Pillar 1: People, employment and education
Enbridge is committed to creating and nurturing organizational structures that support opportunities to attract, retain and develop the skills of Indigenous people at all levels and in positions that make Enbridge the place to build their careers in a culturally supportive work environment.
|Talent attraction and recruiting||Establish flexible work placements and opportunities for Indigenous peoples that account for regional and cultural considerations across Canada and the United States||
|Continue to seek and strive to increase Indigenous representation in Enbridge’s permanent workforce||
|Continue to review internal hiring processes and develop human resource capability to ensure all perspectives are reflected through attraction/retention lifecycle||
|Talent experience and development||Increase representation of Indigenous employees within Enbridge’s Leadership Development Program to support the retention and advancement of Indigenous employees||
|Cultural support programs||Continue to develop and maintain cultural support programs to make Enbridge an attractive and welcoming employer for all people, including Indigenous peoples||
|Learning and awareness||Ensure 100% of Enbridge’s employees complete Indigenous awareness training||
2 The continent of North America is often referred to as Turtle Island by some Indigenous peoples. Both terms appear within this IRAP, where appropriate.
4 All percentages or specific goals regarding inclusion, diversity, equity, and accessibility are aspirational goals which we intend to achieve in a manner compliant with state, local, provincial, and federal law, including, but not limited to, U.S. federal regulations and Equal Employment Opportunity Commission, Department of Labor and Office of Federal Contract Programs guidance.
* Please note that bargaining unit employees are subject to the terms and conditions of their collective bargaining agreement.
Spotlight: Gas Distribution and Storage Mentorship Program
As an example of forging new pathways and living our values, the Gas Distribution and Storage (GDS) Mentorship Program aims at reducing barriers and increasing opportunities for Indigenous recruitment and employment.
Enbridge’s Gas Distribution and Storage (GDS) Northern Mentorship Program, now in its 4th year, was founded when our Northern Region team in GDS recognized their approach to recruit local Indigenous talent for various positions over several years was largely unsuccessful. “We have a duty to reflect the communities we serve, yet we struggled to attract local Indigenous talent after years of effort and commitment,” said Luke Skaarup, former Director Northern Region Operations GDS and now Director Operations Services for Enbridge’s Liquids Pipelines Operations. “We needed to work collaboratively both internally and externally to course correct.”
The team sought approval for and actioned the re-purposing of Enbridge’s co-operative and summer student roles for Indigenous mentorship and engaged with local Indigenous groups and unions to reduce the very real barriers to entry into Enbridge—and more generally, corporate Canada—by enhancing the accessibility of our job postings, inviting initial discussions and conducting interviews within communities. They provided recognition for relevant lived experience in addition to professional experience.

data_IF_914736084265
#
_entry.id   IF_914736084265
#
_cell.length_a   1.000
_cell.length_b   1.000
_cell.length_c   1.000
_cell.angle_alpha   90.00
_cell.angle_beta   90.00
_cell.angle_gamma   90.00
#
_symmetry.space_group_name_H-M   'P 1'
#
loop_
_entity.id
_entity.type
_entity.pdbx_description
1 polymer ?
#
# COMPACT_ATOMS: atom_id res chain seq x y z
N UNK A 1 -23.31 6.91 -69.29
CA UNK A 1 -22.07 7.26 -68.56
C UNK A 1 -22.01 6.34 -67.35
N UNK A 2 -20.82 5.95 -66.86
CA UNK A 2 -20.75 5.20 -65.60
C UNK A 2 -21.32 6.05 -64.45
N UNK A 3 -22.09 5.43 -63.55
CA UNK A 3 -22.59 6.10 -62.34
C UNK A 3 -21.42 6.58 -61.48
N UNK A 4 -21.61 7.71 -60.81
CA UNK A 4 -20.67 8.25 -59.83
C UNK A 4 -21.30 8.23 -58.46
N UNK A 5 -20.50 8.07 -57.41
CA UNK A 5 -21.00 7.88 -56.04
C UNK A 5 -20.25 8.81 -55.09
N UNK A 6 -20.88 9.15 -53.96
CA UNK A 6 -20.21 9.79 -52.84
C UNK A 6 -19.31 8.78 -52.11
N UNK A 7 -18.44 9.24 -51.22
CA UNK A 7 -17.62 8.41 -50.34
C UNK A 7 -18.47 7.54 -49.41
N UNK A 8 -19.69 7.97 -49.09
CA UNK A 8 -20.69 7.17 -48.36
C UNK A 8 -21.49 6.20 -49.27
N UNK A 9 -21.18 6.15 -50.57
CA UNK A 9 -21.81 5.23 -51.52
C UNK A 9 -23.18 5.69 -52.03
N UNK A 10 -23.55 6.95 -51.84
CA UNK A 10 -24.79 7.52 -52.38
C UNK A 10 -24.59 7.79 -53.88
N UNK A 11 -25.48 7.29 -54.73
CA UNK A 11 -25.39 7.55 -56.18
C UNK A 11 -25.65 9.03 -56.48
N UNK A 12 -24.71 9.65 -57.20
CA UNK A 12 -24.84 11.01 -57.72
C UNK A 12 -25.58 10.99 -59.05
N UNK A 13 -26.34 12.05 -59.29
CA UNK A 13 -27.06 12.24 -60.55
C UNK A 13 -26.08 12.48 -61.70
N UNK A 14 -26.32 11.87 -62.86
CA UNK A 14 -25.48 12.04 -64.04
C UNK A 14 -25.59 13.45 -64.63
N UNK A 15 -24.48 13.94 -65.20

“The success in identifying and connecting candidates with positions came from the commitment and foresight of early champions of this program, and a willingness to depart from the normalized hiring processes that create barriers to entry for some Indigenous candidates,” said Wendy Landry, Red Rock Indian Band member, Mayor of Shuniah and Senior Indigenous Initiatives and Engagement Advisor to Enbridge. While there is more work to do, this program has helped develop capacity by identifying where there were gaps in the recruitment and hiring process and how best to address those gaps to create pathways to employment—with Enbridge or elsewhere in the energy industry.
In 2021, the Northern Region team in GDS hired four mentees with an additional Indigenous employee successfully competing for a fulltime construction laborer position. We also partnered with the Métis Nation of Ontario as part of a Métis Youth Internship Program to on-board one additional hire to our construction team, and Distribution Operations initiated an Indigenous Community Outreach program as part of its diversity and inclusion strategy.
Wendy Landry (left) and previous mentorship participant, now full-time Enbridge employee, Lauryn Graham (right) pose next to the Enbridge sign in Eastern Region.
Enbridge is focused on expanding the mentorship program across GDS in Ontario in 2022, along with the implementation of an internal awareness campaign to increase understanding and support for Indigenous partnerships and collaboration.
Opportunities for dialogue and engagement with current and potential employees, including through the Indigenous Employment Resource Group and the Indigenous Sharing Circle, mean our journey of learning and adapting continues to inform the evolution of our Indigenous recruitment commitment. The entire team continues to identify mechanisms to enhance our accessibility, recruitment, retention and education practices.